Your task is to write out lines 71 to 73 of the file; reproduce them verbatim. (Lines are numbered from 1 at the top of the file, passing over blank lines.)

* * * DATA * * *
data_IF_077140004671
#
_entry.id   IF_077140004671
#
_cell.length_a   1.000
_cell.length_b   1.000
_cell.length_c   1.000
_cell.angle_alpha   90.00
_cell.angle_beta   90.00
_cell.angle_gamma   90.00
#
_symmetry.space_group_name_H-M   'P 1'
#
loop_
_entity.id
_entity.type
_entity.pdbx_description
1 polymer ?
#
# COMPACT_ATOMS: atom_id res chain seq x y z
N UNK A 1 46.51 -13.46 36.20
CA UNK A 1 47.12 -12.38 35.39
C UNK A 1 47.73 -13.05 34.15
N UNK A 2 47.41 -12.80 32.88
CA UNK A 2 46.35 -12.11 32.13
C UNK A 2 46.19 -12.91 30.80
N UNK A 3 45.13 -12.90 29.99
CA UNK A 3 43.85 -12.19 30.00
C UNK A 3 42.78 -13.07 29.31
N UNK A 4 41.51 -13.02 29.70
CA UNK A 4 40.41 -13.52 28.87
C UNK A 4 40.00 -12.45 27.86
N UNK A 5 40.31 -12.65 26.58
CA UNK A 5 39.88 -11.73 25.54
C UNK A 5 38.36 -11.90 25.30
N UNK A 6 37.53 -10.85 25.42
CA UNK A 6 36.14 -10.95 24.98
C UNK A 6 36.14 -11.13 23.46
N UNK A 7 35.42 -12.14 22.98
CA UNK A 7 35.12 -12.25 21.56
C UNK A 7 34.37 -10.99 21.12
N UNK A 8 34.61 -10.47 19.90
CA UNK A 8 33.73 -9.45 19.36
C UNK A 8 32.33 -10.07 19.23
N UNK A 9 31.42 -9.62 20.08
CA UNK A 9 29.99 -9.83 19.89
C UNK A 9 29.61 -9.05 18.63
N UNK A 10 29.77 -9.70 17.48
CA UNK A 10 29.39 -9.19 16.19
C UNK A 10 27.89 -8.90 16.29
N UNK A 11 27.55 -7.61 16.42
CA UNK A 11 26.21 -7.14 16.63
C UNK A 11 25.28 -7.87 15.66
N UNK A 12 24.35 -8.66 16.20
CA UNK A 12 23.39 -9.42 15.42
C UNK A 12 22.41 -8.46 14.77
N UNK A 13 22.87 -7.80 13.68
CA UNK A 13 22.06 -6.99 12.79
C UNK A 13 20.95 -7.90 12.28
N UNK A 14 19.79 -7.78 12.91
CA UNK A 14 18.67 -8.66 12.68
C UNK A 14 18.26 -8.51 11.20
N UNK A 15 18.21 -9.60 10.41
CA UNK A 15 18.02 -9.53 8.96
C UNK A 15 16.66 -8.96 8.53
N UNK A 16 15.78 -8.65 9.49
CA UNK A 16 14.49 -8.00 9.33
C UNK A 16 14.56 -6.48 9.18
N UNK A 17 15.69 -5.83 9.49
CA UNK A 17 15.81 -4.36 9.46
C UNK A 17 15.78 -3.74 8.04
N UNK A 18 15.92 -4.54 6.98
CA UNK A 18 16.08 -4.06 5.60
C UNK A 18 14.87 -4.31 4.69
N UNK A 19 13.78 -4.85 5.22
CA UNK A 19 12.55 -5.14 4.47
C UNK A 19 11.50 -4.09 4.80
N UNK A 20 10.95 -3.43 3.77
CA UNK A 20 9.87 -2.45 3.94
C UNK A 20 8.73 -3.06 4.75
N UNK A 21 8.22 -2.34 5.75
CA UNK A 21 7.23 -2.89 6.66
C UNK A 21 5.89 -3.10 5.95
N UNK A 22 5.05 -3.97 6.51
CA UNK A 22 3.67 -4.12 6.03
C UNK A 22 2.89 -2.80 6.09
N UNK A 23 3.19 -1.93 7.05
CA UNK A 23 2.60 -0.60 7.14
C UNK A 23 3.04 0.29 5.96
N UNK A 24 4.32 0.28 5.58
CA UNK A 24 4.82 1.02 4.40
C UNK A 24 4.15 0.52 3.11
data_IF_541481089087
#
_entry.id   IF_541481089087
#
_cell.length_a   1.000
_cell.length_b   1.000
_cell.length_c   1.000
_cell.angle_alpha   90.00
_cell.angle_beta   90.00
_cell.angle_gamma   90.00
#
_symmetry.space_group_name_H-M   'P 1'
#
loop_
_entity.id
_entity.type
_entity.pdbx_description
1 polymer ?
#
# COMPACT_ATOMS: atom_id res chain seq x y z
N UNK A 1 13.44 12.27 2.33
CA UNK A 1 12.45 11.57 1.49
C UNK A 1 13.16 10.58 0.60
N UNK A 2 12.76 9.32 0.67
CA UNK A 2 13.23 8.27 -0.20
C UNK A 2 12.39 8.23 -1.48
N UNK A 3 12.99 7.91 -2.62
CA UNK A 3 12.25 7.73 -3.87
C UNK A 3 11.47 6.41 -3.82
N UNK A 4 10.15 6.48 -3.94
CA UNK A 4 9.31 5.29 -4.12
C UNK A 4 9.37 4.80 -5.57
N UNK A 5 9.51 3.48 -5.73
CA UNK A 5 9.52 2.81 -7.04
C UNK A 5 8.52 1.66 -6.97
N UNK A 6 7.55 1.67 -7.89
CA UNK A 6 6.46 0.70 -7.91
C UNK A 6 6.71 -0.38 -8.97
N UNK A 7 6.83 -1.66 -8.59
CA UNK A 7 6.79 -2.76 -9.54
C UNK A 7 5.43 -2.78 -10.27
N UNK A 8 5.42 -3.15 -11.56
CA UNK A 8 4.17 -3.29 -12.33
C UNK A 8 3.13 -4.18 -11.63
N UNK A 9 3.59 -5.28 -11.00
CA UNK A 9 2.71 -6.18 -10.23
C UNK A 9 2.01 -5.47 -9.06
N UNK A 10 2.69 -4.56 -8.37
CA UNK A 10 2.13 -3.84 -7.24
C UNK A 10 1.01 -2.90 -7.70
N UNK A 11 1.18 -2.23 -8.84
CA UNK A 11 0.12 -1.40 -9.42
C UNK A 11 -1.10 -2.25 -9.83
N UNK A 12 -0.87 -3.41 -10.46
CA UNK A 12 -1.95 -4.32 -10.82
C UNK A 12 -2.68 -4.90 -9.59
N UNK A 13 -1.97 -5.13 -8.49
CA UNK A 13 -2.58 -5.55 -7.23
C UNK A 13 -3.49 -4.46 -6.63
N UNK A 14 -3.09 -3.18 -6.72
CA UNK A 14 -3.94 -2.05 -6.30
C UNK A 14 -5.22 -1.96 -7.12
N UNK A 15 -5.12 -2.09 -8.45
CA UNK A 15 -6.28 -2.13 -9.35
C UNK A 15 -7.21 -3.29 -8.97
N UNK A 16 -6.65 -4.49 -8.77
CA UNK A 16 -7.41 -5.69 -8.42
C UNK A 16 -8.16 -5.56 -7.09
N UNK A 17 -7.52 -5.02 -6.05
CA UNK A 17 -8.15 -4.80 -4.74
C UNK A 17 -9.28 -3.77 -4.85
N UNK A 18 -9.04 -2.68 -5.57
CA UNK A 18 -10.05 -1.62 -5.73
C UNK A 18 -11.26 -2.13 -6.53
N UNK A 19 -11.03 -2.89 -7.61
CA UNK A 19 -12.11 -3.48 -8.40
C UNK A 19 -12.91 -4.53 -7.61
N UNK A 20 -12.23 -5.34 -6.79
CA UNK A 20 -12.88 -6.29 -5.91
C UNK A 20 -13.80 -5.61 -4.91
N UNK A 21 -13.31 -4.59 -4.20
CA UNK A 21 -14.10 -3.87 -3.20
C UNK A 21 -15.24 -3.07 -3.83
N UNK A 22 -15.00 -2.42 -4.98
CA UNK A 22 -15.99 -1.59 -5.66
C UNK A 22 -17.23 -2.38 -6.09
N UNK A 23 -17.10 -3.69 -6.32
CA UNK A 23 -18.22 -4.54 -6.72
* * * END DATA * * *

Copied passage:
C UNK A 17 15.78 -3.74 8.04
N UNK A 18 15.92 -4.54 6.98
CA UNK A 18 16.08 -4.06 5.60